We followed up lunch with a trip through the Painted Desert, which is extremely pretty... though it was it was in the high 90's temperature wise, if not over 100, and in the dead of the afternoon. There were quite a number of stops along the route as well... so we'd get a little bit of air conditioning as we drove another 1/4 mile down the road to the next stop. We did manage to get out and walk some of the trails without collapsing from the heat, though I think we went through most of my supply of water. (For those not in the know, always go into the desert with a flat of bottled water. It's good to have, even if it's like drinking extremely weak tea rather than a nice cooling drink. I think I went through about six bottles on my own over the course of two hours!)

We made it home in the evening, and Andy's mom met us in the morning to ferry Andy back to Prescott. We ate at Coco's for brunch before they returned, and I discovered a wonderful localized specialty: the Wicked Breakfast Burrito. The thing weighed about two pounds and was stuffed with eggs, rice, chorizo sausage, green chili, tomato, avocado and jack and cheddar cheese, and came with roasted jalapenos and tomatillo salsa. OMG, yum. I ate more than half, before donating the rest to Ann and Andy to try when they got home, because they thought it was interesting, but were too full to try a bite of mine at the time. (I went back later in the week for another one and managed to eat 3/4 of it this time... only stopping because I didn't want to make myself sick by finishing it off. The jalapenos didn't help any either.. spicy things kill your appetite!)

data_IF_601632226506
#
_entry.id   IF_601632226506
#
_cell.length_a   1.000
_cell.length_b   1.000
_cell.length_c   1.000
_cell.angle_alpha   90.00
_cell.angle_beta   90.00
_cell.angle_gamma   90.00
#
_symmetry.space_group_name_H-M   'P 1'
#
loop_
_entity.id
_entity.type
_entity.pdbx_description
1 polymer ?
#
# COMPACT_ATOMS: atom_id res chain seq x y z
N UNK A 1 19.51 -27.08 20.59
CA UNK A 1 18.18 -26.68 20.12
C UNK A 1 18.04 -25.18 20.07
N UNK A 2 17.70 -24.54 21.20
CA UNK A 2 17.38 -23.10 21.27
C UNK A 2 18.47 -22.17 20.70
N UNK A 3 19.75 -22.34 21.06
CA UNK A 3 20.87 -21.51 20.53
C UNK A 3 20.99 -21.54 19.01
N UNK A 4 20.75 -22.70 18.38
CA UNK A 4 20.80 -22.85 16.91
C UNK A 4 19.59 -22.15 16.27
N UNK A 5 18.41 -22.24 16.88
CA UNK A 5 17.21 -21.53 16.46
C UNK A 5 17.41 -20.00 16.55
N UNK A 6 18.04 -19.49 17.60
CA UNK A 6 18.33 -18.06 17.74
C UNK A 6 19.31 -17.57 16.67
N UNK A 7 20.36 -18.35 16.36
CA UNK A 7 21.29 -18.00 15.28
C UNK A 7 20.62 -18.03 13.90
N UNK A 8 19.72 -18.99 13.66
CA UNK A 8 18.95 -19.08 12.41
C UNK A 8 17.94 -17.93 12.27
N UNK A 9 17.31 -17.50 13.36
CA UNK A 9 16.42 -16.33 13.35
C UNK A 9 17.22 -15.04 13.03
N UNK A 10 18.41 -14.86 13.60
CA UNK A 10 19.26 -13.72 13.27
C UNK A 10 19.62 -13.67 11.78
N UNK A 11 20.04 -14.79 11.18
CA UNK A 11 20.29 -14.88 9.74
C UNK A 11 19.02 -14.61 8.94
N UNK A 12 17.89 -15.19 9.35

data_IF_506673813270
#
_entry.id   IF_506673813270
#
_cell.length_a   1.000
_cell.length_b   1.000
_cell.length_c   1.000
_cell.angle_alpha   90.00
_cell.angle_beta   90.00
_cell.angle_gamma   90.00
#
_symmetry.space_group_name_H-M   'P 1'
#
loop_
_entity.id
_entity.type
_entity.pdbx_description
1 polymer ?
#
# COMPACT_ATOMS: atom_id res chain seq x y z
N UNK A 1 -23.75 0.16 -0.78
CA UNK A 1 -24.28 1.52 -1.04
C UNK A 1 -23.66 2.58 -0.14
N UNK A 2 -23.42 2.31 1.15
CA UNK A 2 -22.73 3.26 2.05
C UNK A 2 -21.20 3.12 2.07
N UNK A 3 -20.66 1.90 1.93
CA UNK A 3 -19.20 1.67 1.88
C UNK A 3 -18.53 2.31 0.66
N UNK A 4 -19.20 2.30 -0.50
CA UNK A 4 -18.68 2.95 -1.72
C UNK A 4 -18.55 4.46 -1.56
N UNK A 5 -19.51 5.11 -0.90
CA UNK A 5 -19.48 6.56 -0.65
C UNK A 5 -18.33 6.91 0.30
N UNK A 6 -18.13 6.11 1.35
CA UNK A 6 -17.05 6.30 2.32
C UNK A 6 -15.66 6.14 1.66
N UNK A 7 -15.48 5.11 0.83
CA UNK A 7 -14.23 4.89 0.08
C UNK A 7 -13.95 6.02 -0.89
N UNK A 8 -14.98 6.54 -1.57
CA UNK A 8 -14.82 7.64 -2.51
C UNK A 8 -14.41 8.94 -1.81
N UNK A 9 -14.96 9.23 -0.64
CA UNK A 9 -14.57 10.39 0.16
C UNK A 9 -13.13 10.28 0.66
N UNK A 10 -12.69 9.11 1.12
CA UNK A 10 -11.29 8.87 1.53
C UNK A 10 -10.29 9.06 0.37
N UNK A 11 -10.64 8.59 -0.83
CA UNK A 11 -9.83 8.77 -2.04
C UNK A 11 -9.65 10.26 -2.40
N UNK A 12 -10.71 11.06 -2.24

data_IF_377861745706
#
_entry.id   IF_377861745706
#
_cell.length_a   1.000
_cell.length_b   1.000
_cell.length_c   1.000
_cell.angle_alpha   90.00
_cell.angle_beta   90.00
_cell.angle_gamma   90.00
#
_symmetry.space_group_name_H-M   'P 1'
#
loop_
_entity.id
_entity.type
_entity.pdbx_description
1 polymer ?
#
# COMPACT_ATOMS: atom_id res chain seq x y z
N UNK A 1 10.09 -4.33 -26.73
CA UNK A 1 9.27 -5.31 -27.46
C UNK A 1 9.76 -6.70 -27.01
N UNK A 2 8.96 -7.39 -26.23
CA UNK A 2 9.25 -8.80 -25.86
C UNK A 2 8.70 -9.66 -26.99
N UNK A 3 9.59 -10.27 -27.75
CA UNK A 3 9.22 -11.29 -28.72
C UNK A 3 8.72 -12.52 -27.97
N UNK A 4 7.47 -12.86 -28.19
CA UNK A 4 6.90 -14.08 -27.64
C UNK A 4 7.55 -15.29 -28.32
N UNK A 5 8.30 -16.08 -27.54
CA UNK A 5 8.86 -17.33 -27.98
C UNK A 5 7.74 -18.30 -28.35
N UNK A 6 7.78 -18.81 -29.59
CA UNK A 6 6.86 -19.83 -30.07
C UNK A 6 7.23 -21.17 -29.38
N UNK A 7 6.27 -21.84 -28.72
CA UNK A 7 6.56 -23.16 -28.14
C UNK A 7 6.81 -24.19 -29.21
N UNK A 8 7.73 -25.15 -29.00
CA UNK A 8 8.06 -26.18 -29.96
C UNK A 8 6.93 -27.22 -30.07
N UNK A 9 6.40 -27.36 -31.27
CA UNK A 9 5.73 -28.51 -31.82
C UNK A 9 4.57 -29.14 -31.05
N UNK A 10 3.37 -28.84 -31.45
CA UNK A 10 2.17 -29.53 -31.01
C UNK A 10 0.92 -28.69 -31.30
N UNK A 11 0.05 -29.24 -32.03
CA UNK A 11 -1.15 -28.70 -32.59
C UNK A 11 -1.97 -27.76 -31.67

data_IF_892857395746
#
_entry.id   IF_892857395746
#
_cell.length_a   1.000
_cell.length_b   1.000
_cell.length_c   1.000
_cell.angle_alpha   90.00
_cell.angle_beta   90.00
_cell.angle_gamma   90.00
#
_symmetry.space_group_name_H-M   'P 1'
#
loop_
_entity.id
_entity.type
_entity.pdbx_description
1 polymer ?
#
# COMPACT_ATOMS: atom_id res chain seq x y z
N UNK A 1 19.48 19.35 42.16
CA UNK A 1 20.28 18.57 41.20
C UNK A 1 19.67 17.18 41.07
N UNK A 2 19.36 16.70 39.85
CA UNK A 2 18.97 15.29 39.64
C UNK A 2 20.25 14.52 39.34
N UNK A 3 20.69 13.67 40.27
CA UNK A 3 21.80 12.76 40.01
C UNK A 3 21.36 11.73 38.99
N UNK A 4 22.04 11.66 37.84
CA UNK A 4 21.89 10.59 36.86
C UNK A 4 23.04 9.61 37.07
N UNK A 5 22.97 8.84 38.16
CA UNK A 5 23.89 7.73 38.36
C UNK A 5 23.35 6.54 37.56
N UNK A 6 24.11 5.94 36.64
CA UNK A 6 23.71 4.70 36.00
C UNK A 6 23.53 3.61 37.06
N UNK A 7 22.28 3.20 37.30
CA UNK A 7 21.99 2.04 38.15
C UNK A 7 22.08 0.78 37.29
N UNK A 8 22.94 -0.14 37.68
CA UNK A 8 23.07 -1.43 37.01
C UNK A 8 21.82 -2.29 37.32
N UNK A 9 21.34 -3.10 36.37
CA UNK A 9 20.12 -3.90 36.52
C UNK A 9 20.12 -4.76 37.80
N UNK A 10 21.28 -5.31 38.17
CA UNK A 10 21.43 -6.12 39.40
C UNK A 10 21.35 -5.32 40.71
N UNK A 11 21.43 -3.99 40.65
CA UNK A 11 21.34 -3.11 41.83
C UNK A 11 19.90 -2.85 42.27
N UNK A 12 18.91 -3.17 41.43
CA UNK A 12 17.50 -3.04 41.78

Sorry, guys, for taking so long. Especially since Beedoo! refuses to draw more comics so long as I haven't posted. I have been busy with work, and while it's not so much time-consuming, it saps energy. As I type this in the weekend I'm actually available to be contacted on behalf of a big customer; I'm not even really allowed to leave the house! Still, this gives me the opportunity to finally upload the pictures - the pictures that Beedoo! kindly resized for me, I might add!

Anyway, on to the more interesting bit... Beedoo! had insisted on taking me to see the Ceremonial parade, and I have to admit, I had some private misgivings. It did not mesh well with my desire to only visit Arizona in the cheaper off-season (flights are expensive otherwise!), and I was not sure whether I would enjoy the parade a lot. I'm not good with standing around and watching stuff pass that's supposed to be interesting. So, imagine how surprised I am at how much I enjoyed it!

It's not that strange, I suppose. For people in Arizona the Indian reservations are a plain fact of life. For me, Indians are actors who put feathers on their heads and pretend to shoot arrows at cowboys. As much as I know about the existance of Native Americans, I don't know much of them. Heck, when the animated series Gargoyles had an episode with kachina dancers all those years ago, it simply left me confused. I had no idea what that had been all about. Contrast this with Beedoo!'s knowledge on kachinas and various tribes. I am Dutch. This stuff all lives far away from me.

So perhaps I enjoyed it because it was real. These were not people playing pretend, but people showing something from their culture and history that sincerely mattered to them. It's hard to dismiss that kind of sincerity.